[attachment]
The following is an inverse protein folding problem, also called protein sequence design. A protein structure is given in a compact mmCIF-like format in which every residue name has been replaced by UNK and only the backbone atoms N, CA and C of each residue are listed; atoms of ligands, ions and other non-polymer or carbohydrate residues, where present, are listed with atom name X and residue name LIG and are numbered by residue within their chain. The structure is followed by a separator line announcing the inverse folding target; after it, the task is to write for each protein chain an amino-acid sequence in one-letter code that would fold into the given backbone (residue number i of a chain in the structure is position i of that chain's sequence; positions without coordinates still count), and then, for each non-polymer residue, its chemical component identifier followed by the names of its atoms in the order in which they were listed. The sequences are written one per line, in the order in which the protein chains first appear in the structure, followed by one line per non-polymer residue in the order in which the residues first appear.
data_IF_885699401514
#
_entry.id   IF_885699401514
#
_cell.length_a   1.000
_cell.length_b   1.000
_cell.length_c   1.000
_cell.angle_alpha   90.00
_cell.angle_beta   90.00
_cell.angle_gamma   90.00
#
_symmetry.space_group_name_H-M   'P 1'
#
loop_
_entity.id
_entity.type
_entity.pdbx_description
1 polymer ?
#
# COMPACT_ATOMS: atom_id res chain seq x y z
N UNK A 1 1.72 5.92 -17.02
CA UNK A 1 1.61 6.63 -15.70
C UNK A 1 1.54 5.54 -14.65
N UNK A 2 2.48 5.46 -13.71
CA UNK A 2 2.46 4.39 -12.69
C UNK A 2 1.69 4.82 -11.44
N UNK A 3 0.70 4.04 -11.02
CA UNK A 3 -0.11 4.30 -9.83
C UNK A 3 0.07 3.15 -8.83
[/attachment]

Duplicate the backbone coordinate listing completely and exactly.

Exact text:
The following is an inverse protein folding problem, also called protein sequence design. A protein structure is given in a compact mmCIF-like format in which every residue name has been replaced by UNK and only the backbone atoms N, CA and C of each residue are listed; atoms of ligands, ions and other non-polymer or carbohydrate residues, where present, are listed with atom name X and residue name LIG and are numbered by residue within their chain. The structure is followed by a separator line announcing the inverse folding target; after it, the task is to write for each protein chain an amino-acid sequence in one-letter code that would fold into the given backbone (residue number i of a chain in the structure is position i of that chain's sequence; positions without coordinates still count), and then, for each non-polymer residue, its chemical component identifier followed by the names of its atoms in the order in which they were listed. The sequences are written one per line, in the order in which the protein chains first appear in the structure, followed by one line per non-polymer residue in the order in which the residues first appear.
data_IF_885699401514
#
_entry.id   IF_885699401514
#
_cell.length_a   1.000
_cell.length_b   1.000
_cell.length_c   1.000
_cell.angle_alpha   90.00
_cell.angle_beta   90.00
_cell.angle_gamma   90.00
#
_symmetry.space_group_name_H-M   'P 1'
#
loop_
_entity.id
_entity.type
_entity.pdbx_description
1 polymer ?
#
# COMPACT_ATOMS: atom_id res chain seq x y z
N UNK A 1 1.72 5.92 -17.02
CA UNK A 1 1.61 6.63 -15.70
C UNK A 1 1.54 5.54 -14.65
N UNK A 2 2.48 5.46 -13.71
CA UNK A 2 2.46 4.39 -12.69
C UNK A 2 1.69 4.82 -11.44
N UNK A 3 0.70 4.04 -11.02
CA UNK A 3 -0.11 4.30 -9.83
C UNK A 3 0.07 3.15 -8.83